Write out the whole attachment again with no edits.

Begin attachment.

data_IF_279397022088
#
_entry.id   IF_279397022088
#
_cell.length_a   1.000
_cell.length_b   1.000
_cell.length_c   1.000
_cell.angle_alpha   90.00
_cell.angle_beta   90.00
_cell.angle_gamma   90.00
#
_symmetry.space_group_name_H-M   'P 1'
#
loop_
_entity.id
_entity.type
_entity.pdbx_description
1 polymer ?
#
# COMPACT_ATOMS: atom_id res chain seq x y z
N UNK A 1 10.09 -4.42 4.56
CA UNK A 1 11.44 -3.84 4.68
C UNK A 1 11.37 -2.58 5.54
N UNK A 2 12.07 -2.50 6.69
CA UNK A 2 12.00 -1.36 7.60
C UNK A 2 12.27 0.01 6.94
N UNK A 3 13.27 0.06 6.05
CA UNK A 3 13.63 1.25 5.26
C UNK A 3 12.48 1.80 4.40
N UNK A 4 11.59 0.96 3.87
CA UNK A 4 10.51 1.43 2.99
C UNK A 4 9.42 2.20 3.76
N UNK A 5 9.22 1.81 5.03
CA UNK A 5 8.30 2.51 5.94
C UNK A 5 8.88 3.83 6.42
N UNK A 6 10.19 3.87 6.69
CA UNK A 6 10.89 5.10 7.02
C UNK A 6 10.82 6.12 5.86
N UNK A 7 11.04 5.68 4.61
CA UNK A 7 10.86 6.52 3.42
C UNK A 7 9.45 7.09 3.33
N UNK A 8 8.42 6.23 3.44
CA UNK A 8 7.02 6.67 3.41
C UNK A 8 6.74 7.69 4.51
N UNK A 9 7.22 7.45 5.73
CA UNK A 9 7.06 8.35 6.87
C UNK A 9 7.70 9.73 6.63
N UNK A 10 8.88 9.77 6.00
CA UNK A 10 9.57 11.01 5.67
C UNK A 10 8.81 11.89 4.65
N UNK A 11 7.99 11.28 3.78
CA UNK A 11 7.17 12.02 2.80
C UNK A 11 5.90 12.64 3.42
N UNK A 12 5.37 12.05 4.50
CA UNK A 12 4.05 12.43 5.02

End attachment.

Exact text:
data_IF_279397022088
#
_entry.id   IF_279397022088
#
_cell.length_a   1.000
_cell.length_b   1.000
_cell.length_c   1.000
_cell.angle_alpha   90.00
_cell.angle_beta   90.00
_cell.angle_gamma   90.00
#
_symmetry.space_group_name_H-M   'P 1'
#
loop_
_entity.id
_entity.type
_entity.pdbx_description
1 polymer ?
#
# COMPACT_ATOMS: atom_id res chain seq x y z
N UNK A 1 10.09 -4.42 4.56
CA UNK A 1 11.44 -3.84 4.68
C UNK A 1 11.37 -2.58 5.54
N UNK A 2 12.07 -2.50 6.69
CA UNK A 2 12.00 -1.36 7.60
C UNK A 2 12.27 0.01 6.94
N UNK A 3 13.27 0.06 6.05
CA UNK A 3 13.63 1.25 5.26
C UNK A 3 12.48 1.80 4.40
N UNK A 4 11.59 0.96 3.87
CA UNK A 4 10.51 1.43 2.99
C UNK A 4 9.42 2.20 3.76
N UNK A 5 9.22 1.81 5.03
CA UNK A 5 8.30 2.51 5.94
C UNK A 5 8.88 3.83 6.42
N UNK A 6 10.19 3.87 6.69
CA UNK A 6 10.89 5.10 7.02
C UNK A 6 10.82 6.12 5.86
N UNK A 7 11.04 5.68 4.61
CA UNK A 7 10.86 6.52 3.42
C UNK A 7 9.45 7.09 3.33
N UNK A 8 8.42 6.23 3.44
CA UNK A 8 7.02 6.67 3.41
C UNK A 8 6.74 7.69 4.51
N UNK A 9 7.22 7.45 5.73
CA UNK A 9 7.06 8.35 6.87
C UNK A 9 7.70 9.73 6.63
N UNK A 10 8.88 9.77 6.00
CA UNK A 10 9.57 11.01 5.67
C UNK A 10 8.81 11.89 4.65
N UNK A 11 7.99 11.28 3.78
CA UNK A 11 7.17 12.02 2.80
C UNK A 11 5.90 12.64 3.42
N UNK A 12 5.37 12.05 4.50
CA UNK A 12 4.05 12.43 5.02